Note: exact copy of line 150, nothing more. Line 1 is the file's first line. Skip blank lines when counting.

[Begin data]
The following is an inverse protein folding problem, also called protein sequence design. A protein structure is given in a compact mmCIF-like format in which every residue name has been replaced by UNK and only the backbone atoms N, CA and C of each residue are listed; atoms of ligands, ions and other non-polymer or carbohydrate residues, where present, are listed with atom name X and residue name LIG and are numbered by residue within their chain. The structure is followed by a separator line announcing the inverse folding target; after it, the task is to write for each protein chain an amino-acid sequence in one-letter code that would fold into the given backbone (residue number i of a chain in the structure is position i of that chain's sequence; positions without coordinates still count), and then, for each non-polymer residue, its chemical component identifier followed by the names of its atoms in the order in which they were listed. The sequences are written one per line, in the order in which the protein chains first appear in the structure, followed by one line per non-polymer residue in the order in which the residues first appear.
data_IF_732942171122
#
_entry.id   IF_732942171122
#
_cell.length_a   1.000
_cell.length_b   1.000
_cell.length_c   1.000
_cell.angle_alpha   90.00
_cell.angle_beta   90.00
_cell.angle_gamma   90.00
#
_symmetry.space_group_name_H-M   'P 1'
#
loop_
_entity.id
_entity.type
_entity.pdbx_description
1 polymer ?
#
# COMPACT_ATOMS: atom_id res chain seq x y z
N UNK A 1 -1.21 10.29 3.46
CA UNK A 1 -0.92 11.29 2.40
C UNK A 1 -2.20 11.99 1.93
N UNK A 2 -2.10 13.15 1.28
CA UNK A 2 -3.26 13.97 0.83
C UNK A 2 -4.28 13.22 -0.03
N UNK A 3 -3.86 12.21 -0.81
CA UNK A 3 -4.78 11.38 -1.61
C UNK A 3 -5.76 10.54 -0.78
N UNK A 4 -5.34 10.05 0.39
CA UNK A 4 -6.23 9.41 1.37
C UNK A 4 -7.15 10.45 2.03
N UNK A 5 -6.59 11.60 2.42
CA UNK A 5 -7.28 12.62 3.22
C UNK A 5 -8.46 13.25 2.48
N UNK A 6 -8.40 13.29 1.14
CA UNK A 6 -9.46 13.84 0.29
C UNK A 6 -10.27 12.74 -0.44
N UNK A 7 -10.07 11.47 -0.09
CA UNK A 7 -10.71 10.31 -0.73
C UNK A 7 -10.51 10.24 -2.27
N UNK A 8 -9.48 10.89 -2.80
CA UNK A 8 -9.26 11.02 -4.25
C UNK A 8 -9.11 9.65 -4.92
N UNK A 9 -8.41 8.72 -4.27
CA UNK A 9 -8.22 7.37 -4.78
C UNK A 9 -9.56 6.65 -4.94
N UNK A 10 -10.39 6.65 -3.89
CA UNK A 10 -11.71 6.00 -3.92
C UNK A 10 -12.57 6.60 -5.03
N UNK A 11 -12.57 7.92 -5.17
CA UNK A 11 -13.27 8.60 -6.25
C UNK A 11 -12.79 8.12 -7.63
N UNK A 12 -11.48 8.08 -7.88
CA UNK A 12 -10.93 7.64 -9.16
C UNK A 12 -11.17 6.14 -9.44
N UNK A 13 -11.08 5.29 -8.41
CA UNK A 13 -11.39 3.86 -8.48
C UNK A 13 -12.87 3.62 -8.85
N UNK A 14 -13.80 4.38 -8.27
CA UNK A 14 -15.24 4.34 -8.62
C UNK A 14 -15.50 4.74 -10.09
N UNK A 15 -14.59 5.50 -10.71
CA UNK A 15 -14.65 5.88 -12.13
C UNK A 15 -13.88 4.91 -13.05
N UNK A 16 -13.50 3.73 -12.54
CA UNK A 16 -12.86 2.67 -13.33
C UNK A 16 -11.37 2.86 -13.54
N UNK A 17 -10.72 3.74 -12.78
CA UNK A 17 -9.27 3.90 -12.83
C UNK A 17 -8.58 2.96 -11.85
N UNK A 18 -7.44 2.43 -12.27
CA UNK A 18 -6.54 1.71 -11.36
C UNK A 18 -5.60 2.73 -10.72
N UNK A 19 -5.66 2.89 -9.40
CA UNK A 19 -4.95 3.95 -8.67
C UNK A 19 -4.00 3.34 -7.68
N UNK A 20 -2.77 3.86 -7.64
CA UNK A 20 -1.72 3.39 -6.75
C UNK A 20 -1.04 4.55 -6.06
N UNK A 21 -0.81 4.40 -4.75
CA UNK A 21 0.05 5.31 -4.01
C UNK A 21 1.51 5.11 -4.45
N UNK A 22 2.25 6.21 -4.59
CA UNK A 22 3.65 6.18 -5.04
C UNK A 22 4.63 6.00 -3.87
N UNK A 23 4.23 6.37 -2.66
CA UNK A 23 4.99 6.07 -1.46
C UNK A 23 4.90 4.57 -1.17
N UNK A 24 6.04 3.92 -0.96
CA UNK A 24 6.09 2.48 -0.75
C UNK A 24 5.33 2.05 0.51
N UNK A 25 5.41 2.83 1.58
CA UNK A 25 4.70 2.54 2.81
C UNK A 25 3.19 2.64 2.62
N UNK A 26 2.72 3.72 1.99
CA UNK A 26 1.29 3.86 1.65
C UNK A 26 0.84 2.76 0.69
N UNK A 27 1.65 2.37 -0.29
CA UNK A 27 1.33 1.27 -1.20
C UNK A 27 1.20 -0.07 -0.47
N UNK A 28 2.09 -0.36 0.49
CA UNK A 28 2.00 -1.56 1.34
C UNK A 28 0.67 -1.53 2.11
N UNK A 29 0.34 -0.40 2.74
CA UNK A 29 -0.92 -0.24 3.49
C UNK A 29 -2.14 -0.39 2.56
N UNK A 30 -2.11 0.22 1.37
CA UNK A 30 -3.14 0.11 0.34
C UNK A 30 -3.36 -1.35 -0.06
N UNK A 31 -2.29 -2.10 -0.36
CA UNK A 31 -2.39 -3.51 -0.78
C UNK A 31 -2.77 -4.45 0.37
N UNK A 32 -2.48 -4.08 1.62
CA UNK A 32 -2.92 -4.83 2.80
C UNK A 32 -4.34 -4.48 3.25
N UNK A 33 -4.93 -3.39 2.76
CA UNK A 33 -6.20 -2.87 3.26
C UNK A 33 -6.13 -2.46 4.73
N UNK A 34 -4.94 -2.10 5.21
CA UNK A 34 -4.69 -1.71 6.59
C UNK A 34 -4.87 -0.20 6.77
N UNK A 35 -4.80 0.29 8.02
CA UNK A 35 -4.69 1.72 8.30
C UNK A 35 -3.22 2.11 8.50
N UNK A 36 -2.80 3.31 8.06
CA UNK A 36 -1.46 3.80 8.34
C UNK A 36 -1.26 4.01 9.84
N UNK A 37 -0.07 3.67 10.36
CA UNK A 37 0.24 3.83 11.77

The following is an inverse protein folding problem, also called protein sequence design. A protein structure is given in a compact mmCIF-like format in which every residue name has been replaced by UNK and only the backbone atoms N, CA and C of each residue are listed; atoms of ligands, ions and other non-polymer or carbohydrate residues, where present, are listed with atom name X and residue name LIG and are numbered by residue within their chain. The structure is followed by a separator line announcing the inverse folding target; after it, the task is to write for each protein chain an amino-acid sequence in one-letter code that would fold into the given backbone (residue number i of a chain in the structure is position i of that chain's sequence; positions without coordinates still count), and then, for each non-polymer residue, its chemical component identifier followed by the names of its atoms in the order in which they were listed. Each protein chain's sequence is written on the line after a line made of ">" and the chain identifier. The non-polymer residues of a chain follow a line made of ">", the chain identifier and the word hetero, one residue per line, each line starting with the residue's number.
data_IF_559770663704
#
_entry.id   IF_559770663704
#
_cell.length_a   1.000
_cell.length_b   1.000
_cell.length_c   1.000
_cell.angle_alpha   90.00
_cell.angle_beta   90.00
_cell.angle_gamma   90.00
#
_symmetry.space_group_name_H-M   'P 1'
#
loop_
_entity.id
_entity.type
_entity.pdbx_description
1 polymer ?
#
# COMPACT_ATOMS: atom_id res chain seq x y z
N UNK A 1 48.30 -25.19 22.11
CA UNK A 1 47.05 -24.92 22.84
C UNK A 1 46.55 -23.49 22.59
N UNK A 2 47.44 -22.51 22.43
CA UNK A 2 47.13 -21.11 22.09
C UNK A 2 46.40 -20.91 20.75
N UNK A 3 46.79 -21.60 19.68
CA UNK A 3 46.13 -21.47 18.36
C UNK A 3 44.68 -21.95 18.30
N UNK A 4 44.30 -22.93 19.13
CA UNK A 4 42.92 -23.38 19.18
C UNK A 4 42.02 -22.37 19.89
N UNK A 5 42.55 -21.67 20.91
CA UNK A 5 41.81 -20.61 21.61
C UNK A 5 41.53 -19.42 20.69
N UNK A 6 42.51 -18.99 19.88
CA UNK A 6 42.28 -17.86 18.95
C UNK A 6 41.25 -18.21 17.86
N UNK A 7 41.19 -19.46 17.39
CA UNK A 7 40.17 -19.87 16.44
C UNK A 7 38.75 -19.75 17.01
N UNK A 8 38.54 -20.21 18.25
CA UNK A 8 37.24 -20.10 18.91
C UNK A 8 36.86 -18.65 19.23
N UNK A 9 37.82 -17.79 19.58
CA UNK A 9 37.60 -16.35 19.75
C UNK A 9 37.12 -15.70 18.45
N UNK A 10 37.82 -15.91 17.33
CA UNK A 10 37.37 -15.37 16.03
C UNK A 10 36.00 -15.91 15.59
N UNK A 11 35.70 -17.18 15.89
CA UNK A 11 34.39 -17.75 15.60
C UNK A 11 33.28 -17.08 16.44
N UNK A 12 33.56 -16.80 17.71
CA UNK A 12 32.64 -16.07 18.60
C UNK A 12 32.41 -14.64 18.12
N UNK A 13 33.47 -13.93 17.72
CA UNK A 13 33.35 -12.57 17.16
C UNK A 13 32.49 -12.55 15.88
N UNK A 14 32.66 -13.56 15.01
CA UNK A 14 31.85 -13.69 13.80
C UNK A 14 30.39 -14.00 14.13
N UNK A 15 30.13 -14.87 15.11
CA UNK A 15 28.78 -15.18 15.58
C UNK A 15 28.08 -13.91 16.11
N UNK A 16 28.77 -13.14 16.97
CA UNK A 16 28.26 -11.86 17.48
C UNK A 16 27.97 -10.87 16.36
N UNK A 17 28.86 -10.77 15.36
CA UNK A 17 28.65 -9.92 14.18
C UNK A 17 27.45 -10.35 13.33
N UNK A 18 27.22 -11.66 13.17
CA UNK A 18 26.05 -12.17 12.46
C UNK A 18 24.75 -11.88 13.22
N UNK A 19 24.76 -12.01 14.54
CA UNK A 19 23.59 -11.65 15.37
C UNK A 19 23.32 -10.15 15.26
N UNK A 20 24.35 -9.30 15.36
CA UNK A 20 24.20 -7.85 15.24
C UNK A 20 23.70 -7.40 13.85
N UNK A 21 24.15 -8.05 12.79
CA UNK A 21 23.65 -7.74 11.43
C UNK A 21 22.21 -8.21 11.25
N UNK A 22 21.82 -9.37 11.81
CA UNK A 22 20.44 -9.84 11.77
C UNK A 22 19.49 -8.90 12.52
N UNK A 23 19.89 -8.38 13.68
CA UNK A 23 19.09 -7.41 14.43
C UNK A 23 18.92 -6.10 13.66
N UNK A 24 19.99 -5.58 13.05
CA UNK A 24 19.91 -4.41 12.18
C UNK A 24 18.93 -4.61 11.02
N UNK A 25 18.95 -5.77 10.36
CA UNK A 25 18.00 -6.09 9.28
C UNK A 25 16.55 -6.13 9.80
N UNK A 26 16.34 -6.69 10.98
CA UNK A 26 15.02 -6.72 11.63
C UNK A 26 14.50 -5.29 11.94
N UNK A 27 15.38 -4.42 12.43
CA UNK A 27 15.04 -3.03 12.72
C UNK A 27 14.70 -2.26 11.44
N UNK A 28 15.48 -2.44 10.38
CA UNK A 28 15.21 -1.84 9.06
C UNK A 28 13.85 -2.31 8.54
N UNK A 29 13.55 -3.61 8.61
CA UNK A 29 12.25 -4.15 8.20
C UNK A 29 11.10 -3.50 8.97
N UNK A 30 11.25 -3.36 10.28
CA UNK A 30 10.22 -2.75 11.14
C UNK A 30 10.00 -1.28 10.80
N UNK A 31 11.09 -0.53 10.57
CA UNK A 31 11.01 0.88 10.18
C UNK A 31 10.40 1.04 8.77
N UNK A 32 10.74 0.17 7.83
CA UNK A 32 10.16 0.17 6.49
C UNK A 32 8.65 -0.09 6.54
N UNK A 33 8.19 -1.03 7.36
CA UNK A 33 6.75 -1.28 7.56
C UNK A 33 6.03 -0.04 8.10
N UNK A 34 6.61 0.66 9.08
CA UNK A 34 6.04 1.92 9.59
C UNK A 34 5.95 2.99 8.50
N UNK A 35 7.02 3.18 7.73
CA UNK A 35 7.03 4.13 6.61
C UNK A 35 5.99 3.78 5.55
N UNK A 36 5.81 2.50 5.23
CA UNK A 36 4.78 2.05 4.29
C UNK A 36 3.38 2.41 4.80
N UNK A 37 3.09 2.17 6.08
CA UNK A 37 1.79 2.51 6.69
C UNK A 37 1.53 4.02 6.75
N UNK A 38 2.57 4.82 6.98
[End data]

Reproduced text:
1 polymer ?